The form of the lease with option to purchase, approved by the federal agency which has agreed to purchase the certificates, provides as follows:"* * * said building shall be used solely and exclusively as a University of Florida approved housing facility; "* * * said property shall at all times be considered a part of the campus of the University of Florida, so long as it may be used for sorority or fraternity purposes, or other University activity; and said property, as well as all persons occupying the same and all persons entering or remaining thereon, shall be subject to reasonable University of Florida rules pertaining to traffic, sanitation, and police regulations, University rules for the conduct of student personnel and University employees, and regulations of University student organizations; * * * "If, * * * lessee-purchaser should desire to sell said property, it shall first be offered to Owner [Board of Control] * * * at its then appraised value; * * *."
It is, therefore, apparent that even though the lessee of one of these dormitories may obtain legal title to the same, the title is restricted and places the said property under the control of the University of Florida and clearly shows that such title would be held for the uses and benefits and subject to the restrictions of the University. Such a plan relieves the University, to some extent, of the burden of providing living quarters for some of the students and does require the expenditure of less money by the University itself to construct additional housing facilities with other funds. In other words, there will be acquired, for the use and benefit of students attending the University, dormitory and other housing facilities without any cost whatsoever to the University or the Board of Control, but such facilities will be under the supervision and the control of the University and considered a part of the campus of the University of Florida.
The statute under which these proceedings were brought, that is, F.S. Chapter 243, F.S.A., has been construed and held to be not violative of the constitutional provision in question in the case of Hopkins v. Baldwin, 123 Fla. 649, 167 So. 677, 684. *213 It is clear that the University of Florida student dormitory revenue certificates of 1953 and the resolution authorizing the issuance of same do not violate Section 10 of Article IX of the Constitution of the State of Florida.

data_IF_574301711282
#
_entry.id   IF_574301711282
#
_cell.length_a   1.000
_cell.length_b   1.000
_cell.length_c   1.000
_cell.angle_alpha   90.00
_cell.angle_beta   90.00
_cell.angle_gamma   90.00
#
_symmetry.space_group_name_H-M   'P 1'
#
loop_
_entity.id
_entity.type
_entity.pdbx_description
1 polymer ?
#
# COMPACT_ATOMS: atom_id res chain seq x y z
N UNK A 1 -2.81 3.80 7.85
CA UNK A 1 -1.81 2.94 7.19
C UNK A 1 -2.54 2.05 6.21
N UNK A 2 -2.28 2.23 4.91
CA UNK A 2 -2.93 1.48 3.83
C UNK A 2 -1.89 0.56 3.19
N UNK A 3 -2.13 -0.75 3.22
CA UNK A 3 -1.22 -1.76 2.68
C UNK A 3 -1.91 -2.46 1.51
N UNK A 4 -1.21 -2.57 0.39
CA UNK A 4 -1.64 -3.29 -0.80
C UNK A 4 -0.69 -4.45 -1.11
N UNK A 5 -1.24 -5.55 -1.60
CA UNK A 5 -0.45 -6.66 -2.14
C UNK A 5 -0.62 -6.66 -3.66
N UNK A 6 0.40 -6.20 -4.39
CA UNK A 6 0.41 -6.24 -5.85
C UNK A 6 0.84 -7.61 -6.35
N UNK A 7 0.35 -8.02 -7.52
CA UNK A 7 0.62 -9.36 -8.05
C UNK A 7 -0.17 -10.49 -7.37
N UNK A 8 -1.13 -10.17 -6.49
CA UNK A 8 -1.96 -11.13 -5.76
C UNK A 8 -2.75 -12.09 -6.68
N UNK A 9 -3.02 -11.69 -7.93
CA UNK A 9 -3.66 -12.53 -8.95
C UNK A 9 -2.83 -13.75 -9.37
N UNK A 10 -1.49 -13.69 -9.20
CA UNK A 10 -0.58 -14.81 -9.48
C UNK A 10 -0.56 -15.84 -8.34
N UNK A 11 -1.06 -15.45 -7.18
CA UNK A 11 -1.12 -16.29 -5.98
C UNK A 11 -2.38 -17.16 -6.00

Question No. 2 is: Do the said Board of Control, University of Florida Student Dormitory Revenue Certificates of 1953 constitute obligations general, special, or otherwise of the State of Florida, or debts or bonds within the meaning of Section 6 of Article IX of the Constitution of the State of Florida so as to require approval of the issuance thereof at a freeholders election in the manner provided in the Constitution of the State of Florida?
We have heretofore held that the revenue certificates and the resolution authorizing the same are in strict conformity with the provisions of F.S. Chapter 243, F.S.A., which is the authority under which such certificates may be issued. Under the terms of the Act the Board of Control is definitely and expressly limited to the issuance of revenue obligations secured by and payable solely from the revenue of the project which is constructed from the proceeds of the obligations. The Board of Control is given no power or authority, expressly or impliedly, to issue any obligation to bind the State except as provided in the Act. It is prohibited from incurring obligations to be paid from any tax monies of the State or from any appropriations made by the Legislature.
In the case of Hopkins v. Baldwin, supra, in construing F.S. Chapter 243, F.S.A. and a similar resolution of the Board of Control, with reference to the question involved here, this Court said:"The remedies made available under section 7 of the act do not render the statute invalid, because such remedies are applicable only to the particular funds that are represented by the pledged fees, rentals, and other charges contemplated to be derived from the specified outside sources, as charges for the use of the new facilities, and not from appropriations of money made by the state, or raised pursuant to law under its authority. * * * * * * "Upon the considerations aforesaid, and upon the authority of Board of County Commissioners of Pinellas County v. Herrick [Fla., 167 So. 386], supra, and the several authorities therein cited, we hold that neither chapter 16981, Acts 1935, supra [F.S.A. § 240.15 et seq.], nor the resolution adopted by the state board of control, as hereinbefore quoted and referred to, will result in the creation of any illegal bonded or other debt of the state of Florida in violation of amended section 6 of article 9 of the State Constitution, and that therefore the chancellor below committed no error in denying the injunction prayed for in appellant's bill of complaint."
Every one is put upon notice that, under the provisions of F.S. Chapter 243, F.S.A., the resolution adopted by the Board of Control in this case, the validation proceedings and the final decree of the Circuit Court of Alachua County, and in the opinion of this Court, the issuance and sale of the certificates in question will not result in the creation of any illegal bonded, or other, indebtedness of the State of Florida, in violation of amended Section 6 of Article IX of the State Constitution, and that the only source of revenue pledged for the payment of such certificates is the net revenue derived from the project in question.
The final decree appealed from should be and is hereby affirmed.
ROBERTS, C.J., and THOMAS and DREW, JJ., concur.